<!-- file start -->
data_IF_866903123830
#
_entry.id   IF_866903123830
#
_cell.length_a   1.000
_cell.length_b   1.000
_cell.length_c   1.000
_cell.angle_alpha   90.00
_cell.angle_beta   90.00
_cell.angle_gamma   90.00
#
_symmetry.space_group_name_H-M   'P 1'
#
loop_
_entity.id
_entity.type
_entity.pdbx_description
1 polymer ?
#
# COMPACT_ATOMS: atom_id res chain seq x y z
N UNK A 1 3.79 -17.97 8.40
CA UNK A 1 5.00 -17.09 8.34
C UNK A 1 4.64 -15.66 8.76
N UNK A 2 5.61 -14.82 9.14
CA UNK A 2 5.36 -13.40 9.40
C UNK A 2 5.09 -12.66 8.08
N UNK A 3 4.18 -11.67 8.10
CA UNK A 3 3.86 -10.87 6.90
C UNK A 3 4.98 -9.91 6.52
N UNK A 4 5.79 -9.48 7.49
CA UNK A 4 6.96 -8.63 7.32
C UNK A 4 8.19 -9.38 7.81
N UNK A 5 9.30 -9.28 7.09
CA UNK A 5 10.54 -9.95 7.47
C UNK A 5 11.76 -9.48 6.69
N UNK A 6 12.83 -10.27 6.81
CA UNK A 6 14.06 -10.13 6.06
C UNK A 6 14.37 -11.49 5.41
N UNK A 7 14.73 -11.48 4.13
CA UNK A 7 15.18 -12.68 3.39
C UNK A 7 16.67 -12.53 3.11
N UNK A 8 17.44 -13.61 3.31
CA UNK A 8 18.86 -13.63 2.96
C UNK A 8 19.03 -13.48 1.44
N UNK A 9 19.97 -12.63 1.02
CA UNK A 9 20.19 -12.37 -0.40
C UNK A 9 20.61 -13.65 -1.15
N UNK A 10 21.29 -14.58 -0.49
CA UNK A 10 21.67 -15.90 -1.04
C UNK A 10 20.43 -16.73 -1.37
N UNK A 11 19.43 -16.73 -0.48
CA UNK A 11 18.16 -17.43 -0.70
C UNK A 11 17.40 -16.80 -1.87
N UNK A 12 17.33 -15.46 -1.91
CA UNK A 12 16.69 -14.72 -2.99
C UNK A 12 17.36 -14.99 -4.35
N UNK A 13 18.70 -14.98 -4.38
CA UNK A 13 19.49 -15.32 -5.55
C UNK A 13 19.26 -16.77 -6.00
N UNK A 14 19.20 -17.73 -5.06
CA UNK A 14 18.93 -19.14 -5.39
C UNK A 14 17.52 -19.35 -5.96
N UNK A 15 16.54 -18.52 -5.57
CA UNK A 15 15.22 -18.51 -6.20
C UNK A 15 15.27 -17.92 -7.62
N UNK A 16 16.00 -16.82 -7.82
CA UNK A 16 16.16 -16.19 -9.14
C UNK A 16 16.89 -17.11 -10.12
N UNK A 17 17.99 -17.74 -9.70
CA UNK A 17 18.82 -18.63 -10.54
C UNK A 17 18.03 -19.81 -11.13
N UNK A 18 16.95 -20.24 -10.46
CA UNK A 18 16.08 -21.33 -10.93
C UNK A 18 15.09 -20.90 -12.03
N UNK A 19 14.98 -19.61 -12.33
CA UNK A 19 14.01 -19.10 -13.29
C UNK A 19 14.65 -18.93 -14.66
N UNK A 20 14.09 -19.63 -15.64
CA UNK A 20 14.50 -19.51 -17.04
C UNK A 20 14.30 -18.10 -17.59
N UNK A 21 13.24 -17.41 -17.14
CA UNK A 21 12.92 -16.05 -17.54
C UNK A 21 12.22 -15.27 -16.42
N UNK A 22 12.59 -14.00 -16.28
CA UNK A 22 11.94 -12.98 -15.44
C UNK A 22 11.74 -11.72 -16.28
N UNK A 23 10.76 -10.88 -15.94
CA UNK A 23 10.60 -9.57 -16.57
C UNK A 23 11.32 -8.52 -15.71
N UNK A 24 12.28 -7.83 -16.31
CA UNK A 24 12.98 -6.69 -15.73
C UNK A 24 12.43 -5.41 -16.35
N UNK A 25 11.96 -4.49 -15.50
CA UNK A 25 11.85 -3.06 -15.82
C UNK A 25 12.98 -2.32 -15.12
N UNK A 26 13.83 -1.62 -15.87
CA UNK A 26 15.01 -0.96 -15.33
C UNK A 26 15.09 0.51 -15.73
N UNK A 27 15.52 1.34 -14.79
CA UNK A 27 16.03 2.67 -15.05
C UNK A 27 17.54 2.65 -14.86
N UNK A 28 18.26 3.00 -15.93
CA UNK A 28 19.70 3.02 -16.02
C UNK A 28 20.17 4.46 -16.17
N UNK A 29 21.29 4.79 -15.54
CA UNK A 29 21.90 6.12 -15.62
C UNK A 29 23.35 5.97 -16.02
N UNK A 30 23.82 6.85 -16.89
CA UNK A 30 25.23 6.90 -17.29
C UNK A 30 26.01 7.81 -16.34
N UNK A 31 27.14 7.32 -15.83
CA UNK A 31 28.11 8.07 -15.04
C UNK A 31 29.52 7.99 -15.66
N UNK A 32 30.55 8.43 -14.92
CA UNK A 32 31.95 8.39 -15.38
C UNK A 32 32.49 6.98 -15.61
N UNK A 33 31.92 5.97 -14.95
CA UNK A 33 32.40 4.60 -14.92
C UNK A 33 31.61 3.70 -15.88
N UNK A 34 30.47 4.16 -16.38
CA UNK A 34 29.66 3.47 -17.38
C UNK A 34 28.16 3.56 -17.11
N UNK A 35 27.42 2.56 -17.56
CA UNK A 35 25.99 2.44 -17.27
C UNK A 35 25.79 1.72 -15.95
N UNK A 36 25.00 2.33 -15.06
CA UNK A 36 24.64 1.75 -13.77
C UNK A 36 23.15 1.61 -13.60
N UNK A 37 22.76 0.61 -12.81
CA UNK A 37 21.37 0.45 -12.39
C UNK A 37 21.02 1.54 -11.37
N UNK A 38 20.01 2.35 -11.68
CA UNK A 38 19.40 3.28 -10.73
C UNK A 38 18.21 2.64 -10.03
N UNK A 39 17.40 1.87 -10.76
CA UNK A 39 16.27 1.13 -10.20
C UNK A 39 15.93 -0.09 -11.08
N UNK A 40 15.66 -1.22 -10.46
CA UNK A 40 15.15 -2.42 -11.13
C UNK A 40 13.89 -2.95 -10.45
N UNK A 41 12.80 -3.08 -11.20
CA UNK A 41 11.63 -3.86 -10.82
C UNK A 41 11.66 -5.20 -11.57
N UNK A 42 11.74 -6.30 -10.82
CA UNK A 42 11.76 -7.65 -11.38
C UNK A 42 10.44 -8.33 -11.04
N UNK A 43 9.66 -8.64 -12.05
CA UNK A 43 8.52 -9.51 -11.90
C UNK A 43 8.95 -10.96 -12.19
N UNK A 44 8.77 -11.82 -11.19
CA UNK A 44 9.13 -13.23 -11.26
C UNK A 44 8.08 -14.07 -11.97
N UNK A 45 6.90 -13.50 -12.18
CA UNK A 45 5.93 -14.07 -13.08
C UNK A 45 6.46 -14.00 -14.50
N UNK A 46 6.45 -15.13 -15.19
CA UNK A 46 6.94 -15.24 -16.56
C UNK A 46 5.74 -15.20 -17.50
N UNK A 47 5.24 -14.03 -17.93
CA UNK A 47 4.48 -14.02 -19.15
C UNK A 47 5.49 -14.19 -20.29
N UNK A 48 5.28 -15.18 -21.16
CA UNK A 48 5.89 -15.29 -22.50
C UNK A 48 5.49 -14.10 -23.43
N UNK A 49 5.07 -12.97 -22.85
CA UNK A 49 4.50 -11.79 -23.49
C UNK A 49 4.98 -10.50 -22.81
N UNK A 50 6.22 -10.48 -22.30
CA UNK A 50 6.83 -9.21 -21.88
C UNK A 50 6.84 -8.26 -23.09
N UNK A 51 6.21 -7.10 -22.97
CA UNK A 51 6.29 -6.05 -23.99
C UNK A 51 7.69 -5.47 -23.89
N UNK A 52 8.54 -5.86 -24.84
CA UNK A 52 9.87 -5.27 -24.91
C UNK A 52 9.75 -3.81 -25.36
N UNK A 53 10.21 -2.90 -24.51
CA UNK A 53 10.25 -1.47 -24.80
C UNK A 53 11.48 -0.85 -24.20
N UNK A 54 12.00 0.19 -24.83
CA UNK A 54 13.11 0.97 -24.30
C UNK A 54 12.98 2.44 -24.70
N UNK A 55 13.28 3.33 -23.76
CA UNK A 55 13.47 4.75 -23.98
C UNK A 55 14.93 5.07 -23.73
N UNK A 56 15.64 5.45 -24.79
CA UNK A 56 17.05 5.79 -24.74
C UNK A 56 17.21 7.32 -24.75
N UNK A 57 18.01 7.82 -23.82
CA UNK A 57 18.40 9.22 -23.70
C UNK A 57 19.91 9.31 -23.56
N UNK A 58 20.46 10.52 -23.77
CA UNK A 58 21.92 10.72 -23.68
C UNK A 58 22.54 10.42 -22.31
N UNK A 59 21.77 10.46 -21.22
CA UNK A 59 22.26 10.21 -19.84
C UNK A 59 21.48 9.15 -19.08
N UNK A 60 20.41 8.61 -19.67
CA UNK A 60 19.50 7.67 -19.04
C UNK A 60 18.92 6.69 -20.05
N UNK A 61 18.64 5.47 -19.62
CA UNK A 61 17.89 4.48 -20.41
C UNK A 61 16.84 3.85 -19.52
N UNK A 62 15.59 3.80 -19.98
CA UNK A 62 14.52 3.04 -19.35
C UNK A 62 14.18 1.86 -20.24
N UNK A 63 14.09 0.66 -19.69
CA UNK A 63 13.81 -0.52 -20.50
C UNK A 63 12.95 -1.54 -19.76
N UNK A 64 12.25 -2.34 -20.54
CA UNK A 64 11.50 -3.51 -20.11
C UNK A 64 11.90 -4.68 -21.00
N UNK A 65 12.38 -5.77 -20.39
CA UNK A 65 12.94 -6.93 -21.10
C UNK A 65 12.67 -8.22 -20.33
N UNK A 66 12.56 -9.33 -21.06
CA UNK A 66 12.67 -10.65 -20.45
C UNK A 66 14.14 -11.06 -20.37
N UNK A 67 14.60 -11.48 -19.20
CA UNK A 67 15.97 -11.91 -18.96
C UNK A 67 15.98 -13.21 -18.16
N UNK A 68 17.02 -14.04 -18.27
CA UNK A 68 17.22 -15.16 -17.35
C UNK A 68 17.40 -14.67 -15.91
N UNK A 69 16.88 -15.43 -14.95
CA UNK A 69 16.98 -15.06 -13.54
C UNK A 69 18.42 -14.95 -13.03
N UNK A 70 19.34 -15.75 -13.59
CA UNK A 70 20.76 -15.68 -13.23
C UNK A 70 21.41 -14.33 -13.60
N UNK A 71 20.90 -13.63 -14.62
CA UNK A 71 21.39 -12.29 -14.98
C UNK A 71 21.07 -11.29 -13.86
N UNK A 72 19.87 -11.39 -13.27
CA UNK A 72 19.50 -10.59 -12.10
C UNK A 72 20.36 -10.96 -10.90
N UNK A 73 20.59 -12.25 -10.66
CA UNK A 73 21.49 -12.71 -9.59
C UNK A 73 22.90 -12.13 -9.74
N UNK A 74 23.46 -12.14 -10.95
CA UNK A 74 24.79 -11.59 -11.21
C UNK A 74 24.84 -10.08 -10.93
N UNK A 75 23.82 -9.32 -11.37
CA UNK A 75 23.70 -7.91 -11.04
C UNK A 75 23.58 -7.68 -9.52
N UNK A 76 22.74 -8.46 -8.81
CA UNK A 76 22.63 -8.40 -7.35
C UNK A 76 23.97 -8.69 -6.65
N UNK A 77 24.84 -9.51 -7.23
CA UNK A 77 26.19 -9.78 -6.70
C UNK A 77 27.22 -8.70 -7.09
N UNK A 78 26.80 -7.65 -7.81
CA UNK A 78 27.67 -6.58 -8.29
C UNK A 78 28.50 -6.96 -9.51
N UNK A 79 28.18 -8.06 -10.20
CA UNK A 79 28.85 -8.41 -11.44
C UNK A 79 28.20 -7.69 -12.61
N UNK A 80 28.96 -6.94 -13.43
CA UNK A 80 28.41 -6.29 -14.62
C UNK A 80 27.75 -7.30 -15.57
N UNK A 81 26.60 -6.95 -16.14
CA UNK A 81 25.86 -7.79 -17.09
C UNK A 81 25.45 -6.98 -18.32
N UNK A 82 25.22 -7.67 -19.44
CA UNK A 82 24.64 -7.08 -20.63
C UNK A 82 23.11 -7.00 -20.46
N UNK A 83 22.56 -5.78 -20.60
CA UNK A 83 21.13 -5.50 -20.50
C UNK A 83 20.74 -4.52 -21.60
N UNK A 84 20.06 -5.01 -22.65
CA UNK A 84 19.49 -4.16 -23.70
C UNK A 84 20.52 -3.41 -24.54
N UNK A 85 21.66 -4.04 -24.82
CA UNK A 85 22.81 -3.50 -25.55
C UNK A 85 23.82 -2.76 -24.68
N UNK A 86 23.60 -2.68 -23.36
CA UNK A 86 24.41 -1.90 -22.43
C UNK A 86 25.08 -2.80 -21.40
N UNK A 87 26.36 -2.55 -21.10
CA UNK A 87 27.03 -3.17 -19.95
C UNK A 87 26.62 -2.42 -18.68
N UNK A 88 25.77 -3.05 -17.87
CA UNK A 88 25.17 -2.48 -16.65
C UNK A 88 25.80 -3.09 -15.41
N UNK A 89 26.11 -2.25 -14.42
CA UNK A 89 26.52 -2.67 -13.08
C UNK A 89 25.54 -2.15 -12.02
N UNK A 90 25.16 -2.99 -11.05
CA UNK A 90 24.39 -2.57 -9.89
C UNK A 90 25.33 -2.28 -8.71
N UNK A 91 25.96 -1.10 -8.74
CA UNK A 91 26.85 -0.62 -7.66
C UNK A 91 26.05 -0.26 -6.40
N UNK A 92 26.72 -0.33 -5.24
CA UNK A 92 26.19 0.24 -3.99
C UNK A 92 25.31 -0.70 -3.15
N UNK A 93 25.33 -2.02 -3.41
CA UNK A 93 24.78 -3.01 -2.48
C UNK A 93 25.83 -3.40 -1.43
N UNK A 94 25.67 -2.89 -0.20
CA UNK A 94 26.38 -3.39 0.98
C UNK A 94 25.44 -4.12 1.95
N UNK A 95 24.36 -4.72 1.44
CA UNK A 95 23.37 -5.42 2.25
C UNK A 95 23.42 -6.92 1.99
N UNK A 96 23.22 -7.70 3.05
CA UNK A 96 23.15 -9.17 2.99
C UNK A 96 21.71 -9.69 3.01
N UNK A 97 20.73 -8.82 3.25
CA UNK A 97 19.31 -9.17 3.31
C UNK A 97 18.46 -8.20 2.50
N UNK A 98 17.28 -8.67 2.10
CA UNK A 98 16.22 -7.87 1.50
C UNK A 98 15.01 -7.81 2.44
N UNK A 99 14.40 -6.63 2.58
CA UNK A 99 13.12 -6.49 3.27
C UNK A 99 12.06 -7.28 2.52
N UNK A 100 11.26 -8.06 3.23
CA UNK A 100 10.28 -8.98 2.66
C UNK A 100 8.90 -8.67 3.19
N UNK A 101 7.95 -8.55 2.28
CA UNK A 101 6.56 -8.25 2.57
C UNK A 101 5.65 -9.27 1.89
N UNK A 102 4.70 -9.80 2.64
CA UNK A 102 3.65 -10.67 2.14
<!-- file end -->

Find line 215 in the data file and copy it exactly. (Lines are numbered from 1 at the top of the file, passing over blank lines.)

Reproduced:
C UNK A 65 12.67 -8.22 -20.33